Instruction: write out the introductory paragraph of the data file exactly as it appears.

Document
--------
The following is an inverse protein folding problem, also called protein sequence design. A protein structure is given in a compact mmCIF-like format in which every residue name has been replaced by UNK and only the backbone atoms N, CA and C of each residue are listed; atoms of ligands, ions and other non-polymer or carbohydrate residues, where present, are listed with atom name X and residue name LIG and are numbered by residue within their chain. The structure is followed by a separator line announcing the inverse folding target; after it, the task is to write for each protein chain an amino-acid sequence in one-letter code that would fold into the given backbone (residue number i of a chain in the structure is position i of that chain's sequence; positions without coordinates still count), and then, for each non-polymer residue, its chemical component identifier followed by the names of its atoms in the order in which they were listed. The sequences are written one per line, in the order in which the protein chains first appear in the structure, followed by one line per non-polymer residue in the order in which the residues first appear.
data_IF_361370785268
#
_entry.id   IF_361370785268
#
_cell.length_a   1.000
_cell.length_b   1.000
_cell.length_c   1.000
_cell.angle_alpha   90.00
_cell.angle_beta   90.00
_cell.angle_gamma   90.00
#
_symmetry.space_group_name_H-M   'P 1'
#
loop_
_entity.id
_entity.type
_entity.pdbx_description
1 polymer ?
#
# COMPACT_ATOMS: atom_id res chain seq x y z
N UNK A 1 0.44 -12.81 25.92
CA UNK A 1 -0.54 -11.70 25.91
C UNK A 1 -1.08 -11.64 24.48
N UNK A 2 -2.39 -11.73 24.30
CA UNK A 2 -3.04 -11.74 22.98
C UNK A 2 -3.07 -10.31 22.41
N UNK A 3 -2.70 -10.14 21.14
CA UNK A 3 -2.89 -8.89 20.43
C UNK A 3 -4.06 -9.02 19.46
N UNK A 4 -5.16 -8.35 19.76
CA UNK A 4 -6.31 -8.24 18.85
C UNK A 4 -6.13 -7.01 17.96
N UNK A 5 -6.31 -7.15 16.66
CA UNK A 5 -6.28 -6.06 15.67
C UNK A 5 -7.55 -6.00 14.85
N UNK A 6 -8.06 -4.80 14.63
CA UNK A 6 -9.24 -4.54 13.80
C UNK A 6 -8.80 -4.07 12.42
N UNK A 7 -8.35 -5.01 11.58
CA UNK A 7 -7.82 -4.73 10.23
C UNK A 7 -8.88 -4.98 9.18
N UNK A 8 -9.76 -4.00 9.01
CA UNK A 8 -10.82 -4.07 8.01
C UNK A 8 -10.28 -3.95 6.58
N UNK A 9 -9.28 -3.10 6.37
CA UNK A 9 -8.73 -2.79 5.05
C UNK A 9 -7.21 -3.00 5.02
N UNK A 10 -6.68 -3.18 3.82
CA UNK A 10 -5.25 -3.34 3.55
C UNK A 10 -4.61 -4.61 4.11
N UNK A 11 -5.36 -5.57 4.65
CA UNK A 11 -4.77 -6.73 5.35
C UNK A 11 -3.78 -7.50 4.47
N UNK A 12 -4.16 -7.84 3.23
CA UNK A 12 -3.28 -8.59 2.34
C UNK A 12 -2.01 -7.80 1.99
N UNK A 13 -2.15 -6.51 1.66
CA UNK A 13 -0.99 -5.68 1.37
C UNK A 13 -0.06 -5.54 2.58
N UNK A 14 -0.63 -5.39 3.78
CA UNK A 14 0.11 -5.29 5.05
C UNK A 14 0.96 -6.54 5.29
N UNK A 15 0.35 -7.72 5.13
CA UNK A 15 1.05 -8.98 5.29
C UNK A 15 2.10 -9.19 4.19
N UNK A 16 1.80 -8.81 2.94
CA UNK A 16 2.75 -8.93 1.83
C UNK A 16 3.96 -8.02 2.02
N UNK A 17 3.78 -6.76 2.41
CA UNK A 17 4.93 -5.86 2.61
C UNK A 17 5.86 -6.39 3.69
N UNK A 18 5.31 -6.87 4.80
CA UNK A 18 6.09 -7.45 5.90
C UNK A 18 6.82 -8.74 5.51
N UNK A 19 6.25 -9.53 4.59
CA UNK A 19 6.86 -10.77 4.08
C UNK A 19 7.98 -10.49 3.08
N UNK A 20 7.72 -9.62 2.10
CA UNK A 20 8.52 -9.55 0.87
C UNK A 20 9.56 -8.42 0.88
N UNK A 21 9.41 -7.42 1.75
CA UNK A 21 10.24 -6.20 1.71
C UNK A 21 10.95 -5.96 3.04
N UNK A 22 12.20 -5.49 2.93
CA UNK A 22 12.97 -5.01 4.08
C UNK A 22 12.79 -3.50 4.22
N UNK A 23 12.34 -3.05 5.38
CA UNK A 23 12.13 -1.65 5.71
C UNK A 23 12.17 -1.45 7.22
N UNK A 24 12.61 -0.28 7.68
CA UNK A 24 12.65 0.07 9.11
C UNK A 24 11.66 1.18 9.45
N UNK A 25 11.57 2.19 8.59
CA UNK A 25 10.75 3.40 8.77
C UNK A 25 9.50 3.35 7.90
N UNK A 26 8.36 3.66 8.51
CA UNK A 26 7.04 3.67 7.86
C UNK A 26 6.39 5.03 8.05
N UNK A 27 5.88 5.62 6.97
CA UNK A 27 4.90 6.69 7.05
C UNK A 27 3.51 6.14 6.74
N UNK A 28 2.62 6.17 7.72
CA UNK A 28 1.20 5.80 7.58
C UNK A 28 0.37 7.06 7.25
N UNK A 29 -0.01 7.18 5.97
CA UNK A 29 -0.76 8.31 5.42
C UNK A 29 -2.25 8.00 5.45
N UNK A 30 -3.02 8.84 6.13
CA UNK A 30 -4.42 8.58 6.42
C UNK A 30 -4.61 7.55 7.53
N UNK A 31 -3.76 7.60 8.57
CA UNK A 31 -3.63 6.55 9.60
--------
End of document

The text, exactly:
The following is an inverse protein folding problem, also called protein sequence design. A protein structure is given in a compact mmCIF-like format in which every residue name has been replaced by UNK and only the backbone atoms N, CA and C of each residue are listed; atoms of ligands, ions and other non-polymer or carbohydrate residues, where present, are listed with atom name X and residue name LIG and are numbered by residue within their chain. The structure is followed by a separator line announcing the inverse folding target; after it, the task is to write for each protein chain an amino-acid sequence in one-letter code that would fold into the given backbone (residue number i of a chain in the structure is position i of that chain's sequence; positions without coordinates still count), and then, for each non-polymer residue, its chemical component identifier followed by the names of its atoms in the order in which they were listed. The sequences are written one per line, in the order in which the protein chains first appear in the structure, followed by one line per non-polymer residue in the order in which the residues first appear.